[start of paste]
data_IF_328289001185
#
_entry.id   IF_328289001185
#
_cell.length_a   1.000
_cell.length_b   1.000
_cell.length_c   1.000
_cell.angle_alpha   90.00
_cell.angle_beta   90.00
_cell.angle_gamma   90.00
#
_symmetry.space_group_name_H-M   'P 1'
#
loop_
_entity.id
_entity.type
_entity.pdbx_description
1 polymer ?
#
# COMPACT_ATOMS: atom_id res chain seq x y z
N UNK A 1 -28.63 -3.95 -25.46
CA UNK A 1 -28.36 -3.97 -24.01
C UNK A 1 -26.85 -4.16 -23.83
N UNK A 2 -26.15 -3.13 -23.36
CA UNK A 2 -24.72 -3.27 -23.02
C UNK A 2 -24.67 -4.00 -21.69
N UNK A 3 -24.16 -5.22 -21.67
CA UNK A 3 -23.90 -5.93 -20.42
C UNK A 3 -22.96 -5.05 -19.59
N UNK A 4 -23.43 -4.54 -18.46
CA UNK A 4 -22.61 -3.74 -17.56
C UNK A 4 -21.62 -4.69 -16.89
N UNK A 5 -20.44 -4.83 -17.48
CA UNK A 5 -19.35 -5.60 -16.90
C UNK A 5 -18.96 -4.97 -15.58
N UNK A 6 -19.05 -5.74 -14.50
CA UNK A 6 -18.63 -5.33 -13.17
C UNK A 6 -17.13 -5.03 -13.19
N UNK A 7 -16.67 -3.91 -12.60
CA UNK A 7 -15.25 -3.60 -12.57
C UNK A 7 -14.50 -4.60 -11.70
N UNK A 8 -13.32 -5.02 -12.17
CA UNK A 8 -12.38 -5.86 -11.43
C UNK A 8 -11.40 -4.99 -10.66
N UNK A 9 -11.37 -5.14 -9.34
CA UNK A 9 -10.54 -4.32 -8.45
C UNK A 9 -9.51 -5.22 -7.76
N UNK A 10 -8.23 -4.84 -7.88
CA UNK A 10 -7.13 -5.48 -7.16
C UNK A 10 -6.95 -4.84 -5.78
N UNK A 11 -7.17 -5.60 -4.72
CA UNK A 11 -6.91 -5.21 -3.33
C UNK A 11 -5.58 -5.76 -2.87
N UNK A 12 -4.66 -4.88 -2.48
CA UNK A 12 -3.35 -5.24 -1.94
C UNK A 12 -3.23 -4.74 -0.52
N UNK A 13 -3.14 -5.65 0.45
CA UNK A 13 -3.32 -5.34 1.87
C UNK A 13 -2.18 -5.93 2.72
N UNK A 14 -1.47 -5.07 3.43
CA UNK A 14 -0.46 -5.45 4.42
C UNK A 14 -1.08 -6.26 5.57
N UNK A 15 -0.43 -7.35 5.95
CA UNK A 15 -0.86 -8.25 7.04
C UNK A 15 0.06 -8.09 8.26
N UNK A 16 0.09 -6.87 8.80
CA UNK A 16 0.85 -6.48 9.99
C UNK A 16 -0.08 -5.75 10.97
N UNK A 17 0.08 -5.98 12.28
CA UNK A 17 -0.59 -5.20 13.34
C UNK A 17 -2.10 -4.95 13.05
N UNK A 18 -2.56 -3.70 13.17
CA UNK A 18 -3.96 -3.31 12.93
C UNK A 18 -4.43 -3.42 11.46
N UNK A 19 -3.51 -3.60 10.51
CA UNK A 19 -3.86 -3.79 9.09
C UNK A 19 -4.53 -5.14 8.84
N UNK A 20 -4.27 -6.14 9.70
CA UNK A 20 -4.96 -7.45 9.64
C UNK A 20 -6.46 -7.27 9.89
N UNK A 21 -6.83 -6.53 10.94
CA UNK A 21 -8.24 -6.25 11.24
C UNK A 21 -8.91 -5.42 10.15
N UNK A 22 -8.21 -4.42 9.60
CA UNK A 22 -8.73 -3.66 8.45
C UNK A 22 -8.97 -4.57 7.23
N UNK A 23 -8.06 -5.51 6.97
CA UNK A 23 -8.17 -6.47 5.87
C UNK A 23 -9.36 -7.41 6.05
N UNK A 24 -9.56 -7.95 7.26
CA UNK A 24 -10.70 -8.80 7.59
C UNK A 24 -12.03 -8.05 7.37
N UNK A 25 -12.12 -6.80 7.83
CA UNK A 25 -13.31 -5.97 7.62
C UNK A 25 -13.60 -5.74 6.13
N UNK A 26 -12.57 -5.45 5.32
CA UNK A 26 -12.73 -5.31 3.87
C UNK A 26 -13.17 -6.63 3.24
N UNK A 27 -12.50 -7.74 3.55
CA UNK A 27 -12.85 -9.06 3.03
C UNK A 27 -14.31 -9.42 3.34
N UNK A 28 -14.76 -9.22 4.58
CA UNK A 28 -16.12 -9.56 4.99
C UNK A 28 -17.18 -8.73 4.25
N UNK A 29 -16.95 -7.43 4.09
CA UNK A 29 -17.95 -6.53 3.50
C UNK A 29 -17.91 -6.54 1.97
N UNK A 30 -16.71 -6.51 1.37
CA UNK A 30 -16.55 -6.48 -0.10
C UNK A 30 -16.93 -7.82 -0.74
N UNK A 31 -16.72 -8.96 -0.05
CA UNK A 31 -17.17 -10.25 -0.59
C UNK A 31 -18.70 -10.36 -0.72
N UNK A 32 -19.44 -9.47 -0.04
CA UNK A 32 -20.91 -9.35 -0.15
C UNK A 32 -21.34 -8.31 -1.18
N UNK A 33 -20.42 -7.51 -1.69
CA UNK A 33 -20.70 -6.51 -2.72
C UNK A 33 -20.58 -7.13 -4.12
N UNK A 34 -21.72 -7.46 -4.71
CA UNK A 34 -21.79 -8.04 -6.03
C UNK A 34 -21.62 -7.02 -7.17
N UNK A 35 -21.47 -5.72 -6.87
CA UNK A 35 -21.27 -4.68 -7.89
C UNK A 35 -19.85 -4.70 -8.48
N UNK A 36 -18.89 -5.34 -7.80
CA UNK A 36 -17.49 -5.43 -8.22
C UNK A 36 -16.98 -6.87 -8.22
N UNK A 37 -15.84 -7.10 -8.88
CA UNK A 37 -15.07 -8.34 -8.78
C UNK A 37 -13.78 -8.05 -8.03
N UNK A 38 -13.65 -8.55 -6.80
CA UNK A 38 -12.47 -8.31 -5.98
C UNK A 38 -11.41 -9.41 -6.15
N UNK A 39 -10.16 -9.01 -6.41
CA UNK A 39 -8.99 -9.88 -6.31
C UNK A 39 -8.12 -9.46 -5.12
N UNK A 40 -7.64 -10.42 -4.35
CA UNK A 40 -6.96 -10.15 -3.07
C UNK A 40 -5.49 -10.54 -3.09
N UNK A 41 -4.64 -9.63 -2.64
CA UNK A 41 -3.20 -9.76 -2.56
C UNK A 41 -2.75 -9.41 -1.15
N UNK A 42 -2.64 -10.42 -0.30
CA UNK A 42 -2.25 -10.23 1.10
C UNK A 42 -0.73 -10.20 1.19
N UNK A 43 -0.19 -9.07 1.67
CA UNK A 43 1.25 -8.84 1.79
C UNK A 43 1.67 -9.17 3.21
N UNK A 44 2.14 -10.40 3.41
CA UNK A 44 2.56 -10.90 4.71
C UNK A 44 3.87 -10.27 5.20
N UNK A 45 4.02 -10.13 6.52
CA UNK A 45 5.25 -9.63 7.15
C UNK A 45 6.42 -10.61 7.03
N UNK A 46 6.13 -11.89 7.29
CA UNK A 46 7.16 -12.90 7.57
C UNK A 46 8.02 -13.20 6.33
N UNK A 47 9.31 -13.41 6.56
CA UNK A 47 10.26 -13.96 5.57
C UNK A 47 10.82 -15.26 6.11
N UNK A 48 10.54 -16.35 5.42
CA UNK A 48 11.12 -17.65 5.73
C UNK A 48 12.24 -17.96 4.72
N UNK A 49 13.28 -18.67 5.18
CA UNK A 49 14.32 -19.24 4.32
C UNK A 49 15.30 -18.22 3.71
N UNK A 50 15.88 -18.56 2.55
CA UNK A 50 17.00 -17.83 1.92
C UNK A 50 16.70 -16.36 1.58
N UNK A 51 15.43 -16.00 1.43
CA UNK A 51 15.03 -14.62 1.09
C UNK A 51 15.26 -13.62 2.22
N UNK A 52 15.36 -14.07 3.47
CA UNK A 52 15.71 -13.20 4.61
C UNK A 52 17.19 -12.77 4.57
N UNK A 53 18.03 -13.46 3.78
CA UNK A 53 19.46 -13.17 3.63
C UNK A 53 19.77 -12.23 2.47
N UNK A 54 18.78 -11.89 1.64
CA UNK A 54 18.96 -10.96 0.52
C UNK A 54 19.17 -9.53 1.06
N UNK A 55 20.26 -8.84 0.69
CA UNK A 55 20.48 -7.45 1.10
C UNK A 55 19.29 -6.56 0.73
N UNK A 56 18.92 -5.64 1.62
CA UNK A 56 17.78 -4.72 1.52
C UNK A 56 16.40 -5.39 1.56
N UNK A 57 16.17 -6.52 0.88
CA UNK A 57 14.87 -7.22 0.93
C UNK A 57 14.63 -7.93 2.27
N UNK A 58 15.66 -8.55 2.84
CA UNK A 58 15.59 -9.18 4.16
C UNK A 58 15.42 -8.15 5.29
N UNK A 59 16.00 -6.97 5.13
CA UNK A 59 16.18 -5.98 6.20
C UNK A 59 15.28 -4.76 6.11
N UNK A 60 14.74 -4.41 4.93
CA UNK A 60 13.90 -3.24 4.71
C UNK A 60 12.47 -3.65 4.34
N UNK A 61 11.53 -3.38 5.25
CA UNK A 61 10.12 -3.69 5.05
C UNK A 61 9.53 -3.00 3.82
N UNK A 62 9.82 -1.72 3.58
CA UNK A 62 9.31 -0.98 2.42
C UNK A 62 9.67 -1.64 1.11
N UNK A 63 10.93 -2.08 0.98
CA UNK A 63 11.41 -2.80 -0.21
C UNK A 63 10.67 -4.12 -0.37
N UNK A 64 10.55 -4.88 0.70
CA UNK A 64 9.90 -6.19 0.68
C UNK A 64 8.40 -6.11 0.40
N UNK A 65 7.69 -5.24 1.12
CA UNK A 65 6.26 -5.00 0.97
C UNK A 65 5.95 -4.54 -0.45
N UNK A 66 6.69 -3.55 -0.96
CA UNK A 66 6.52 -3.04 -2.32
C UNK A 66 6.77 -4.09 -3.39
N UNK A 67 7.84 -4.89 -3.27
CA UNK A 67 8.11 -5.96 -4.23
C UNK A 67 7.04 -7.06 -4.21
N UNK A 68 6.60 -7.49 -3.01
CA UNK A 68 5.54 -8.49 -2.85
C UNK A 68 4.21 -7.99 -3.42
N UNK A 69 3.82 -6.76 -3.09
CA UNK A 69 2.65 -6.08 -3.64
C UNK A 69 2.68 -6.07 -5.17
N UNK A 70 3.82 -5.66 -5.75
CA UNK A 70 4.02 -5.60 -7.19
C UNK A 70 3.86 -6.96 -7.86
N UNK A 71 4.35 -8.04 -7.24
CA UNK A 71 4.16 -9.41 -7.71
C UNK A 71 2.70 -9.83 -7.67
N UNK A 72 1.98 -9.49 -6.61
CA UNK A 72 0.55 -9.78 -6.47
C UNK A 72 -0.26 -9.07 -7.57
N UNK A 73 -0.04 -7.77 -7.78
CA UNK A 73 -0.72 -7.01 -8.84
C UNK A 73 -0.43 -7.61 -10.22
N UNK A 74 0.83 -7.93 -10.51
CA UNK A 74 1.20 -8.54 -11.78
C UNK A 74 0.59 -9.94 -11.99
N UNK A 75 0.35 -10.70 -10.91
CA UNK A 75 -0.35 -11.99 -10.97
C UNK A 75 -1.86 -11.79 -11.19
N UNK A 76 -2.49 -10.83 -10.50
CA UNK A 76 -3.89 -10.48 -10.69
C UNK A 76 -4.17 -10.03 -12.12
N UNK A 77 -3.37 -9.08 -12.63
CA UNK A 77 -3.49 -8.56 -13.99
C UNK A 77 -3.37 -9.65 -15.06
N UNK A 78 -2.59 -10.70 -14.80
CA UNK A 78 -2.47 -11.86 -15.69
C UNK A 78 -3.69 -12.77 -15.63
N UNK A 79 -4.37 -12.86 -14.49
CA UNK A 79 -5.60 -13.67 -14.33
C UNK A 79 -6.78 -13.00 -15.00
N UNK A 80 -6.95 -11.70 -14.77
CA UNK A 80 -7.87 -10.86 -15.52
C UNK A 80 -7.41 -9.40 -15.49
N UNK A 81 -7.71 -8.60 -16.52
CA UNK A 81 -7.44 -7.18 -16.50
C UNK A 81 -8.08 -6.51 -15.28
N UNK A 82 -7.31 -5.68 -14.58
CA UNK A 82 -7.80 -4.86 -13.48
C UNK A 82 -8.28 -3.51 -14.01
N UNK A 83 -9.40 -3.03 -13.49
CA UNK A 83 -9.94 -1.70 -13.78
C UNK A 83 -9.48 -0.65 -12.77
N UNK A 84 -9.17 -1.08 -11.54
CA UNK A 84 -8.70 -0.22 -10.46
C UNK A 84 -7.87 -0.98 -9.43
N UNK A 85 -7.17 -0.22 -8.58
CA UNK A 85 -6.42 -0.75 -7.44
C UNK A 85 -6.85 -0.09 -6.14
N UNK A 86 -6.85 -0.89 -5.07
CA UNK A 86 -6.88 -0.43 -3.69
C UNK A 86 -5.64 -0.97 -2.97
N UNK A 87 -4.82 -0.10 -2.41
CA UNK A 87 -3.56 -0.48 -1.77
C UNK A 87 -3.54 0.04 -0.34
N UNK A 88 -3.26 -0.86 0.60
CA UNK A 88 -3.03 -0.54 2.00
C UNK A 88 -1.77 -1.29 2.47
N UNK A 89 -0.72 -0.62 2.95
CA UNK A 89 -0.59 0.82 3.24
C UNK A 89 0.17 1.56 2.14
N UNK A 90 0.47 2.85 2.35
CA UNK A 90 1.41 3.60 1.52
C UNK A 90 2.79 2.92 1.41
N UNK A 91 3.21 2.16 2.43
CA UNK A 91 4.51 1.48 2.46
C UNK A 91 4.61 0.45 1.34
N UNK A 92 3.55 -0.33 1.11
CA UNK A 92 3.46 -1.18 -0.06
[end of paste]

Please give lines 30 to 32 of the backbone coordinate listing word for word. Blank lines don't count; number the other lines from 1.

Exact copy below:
N UNK A 4 -23.43 -4.54 -18.46
CA UNK A 4 -22.61 -3.74 -17.56
C UNK A 4 -21.62 -4.69 -16.89